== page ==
Here is a summary of current scientific news.
Chile’s ALMA seeks to double capacity in a decade after slow reopening
Now that Chile’s ALMA observatory is operating at full capacity after the COVID-19 pandemic caused its first shutdown, its director hopes to double its ability to better understand black holes. “We are looking to improve ALMA’s capabilities over the next 10 years,” said Sean Dougherty, ALMA’s director.
Scientists make way for genetically modified tomatoes as a vegan source of vitamin D
If British scientists are successful, two medium-sized tomatoes a day could keep the doctor away. A research team led by scientists at the John Innes Center in Norwich has altered the genetic makeup of tomatoes to make them a solid source of vitamin D, which regulates nutrients like calcium that are imperative for keeping bones, teeth and muscles healthy. healthy muscles.
Climate change has increased the risks of recent killer heat in India and Pakistan, scientists say
The deadly heat wave in South Asia in March and April has been made 30 times more likely due to climate change, scientists reported on Monday. As temperatures in April reached nearly 50 degrees Celsius (122 degrees Fahrenheit) in parts of northern India and Pakistan, at least 90 people died of heat-related causes, officials said. The heatwave, which produced record high temperatures in India in March, also severely damaged the country’s winter wheat crop.
Ancient ‘Dragon of Death’ Flying Reptile Unearthed in Argentina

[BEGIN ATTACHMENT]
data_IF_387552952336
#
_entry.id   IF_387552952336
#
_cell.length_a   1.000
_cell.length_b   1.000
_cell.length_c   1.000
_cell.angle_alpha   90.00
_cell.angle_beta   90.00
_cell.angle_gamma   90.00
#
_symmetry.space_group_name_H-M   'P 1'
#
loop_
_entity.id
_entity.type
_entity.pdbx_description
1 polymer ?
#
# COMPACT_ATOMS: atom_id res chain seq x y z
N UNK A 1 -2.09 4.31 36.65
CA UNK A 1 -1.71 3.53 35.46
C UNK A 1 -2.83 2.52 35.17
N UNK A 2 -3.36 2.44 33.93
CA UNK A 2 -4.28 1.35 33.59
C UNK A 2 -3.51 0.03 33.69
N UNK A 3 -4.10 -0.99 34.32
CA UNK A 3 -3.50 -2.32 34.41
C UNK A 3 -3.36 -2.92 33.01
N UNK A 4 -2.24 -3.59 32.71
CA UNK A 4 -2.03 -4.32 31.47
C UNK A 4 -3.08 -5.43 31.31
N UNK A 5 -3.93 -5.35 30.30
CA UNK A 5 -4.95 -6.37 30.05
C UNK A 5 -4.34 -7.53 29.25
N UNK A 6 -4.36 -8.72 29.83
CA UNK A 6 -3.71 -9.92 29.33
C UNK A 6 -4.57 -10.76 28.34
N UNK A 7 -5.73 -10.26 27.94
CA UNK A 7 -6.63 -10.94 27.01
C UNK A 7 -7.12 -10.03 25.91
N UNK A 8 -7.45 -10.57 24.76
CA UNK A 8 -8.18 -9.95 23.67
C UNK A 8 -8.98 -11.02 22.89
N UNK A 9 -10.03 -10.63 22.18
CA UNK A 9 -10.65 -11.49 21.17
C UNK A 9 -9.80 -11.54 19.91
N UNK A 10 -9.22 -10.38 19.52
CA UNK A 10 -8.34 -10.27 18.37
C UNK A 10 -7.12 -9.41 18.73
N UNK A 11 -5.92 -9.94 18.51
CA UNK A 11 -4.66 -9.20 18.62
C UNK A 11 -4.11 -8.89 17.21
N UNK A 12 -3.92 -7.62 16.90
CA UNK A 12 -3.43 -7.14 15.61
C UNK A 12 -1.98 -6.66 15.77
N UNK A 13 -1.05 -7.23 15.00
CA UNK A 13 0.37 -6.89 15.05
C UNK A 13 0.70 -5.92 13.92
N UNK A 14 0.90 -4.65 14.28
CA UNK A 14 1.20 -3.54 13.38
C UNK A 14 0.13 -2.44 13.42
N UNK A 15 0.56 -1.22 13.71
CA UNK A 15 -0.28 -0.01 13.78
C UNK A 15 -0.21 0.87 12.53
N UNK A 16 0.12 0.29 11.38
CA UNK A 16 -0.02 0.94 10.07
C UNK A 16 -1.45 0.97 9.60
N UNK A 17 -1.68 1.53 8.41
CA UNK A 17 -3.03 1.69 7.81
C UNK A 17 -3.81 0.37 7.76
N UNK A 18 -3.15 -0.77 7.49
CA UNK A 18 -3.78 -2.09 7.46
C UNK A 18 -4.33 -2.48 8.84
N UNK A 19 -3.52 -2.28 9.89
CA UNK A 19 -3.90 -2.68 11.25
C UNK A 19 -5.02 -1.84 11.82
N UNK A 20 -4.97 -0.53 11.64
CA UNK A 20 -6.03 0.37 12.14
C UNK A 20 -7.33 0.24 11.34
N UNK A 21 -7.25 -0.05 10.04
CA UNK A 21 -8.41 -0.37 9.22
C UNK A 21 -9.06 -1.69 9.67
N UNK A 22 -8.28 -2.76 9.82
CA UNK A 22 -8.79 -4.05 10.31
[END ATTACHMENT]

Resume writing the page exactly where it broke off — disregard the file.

Argentinian scientists have discovered a new species of a huge flying reptile dubbed ‘the dragon of death’ that lived 86 million years ago alongside dinosaurs, in a discovery that gives new insight into a predator whose the body was as long as a yellow school bus. The new specimen of an ancient flying reptile, or pterosaur, was around 9 meters long and researchers say it preceded birds as among the first creatures on Earth to use wings to hunt prey in the prehistoric skies.
Climate action on CO2 emissions alone will not prevent extreme warming – study
To control climate change, the world must go beyond cutting carbon dioxide emissions and reduce lesser-known pollutants such as nitrous oxide that play a key role in global warming, new research has found. Decades of global climate discussions have focused on CO2 emissions, which are most abundant in the atmosphere. The common goal of achieving “net zero” emissions most often refers to CO2 emissions alone.
Omicron’s infectious breakthroughs can spare young hearts; no need to delay mammograms after vaccination
Here is a summary of some recent studies on COVID-19. They include research that deserves further study to corroborate the findings and that has not yet been certified by peer review. Omicron’s infectious breakthroughs could spare young hearts
(With agency contributions.)